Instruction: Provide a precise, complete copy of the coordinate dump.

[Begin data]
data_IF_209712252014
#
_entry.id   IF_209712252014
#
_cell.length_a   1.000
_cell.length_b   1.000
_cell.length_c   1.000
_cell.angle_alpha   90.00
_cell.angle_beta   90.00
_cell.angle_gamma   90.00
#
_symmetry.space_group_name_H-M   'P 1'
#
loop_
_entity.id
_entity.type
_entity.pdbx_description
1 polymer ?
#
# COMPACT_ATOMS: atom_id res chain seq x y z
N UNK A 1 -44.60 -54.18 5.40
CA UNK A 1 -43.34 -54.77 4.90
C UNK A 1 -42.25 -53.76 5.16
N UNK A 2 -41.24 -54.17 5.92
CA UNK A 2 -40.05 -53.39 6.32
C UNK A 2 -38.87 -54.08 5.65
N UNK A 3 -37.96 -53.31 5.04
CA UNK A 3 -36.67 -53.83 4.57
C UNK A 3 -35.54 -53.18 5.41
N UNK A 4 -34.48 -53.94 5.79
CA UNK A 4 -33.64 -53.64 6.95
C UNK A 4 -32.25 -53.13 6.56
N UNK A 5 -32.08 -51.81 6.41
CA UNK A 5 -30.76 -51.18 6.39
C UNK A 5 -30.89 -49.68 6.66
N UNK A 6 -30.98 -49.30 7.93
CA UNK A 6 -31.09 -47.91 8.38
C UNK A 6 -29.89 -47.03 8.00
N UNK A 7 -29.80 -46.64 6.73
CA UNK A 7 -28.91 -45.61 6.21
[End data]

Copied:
data_IF_209712252014
#
_entry.id   IF_209712252014
#
_cell.length_a   1.000
_cell.length_b   1.000
_cell.length_c   1.000
_cell.angle_alpha   90.00
_cell.angle_beta   90.00
_cell.angle_gamma   90.00
#
_symmetry.space_group_name_H-M   'P 1'
#
loop_
_entity.id
_entity.type
_entity.pdbx_description
1 polymer ?
#
# COMPACT_ATOMS: atom_id res chain seq x y z
N UNK A 1 -44.60 -54.18 5.40
CA UNK A 1 -43.34 -54.77 4.90
C UNK A 1 -42.25 -53.76 5.16
N UNK A 2 -41.24 -54.17 5.92
CA UNK A 2 -40.05 -53.39 6.32
C UNK A 2 -38.87 -54.08 5.65
N UNK A 3 -37.96 -53.31 5.04
CA UNK A 3 -36.67 -53.83 4.57
C UNK A 3 -35.54 -53.18 5.41
N UNK A 4 -34.48 -53.94 5.79
CA UNK A 4 -33.64 -53.64 6.95
C UNK A 4 -32.25 -53.13 6.56
N UNK A 5 -32.08 -51.81 6.41
CA UNK A 5 -30.76 -51.18 6.39
C UNK A 5 -30.89 -49.68 6.66
N UNK A 6 -30.98 -49.30 7.93
CA UNK A 6 -31.09 -47.91 8.38
C UNK A 6 -29.89 -47.03 8.00
N UNK A 7 -29.80 -46.64 6.73
CA UNK A 7 -28.91 -45.61 6.21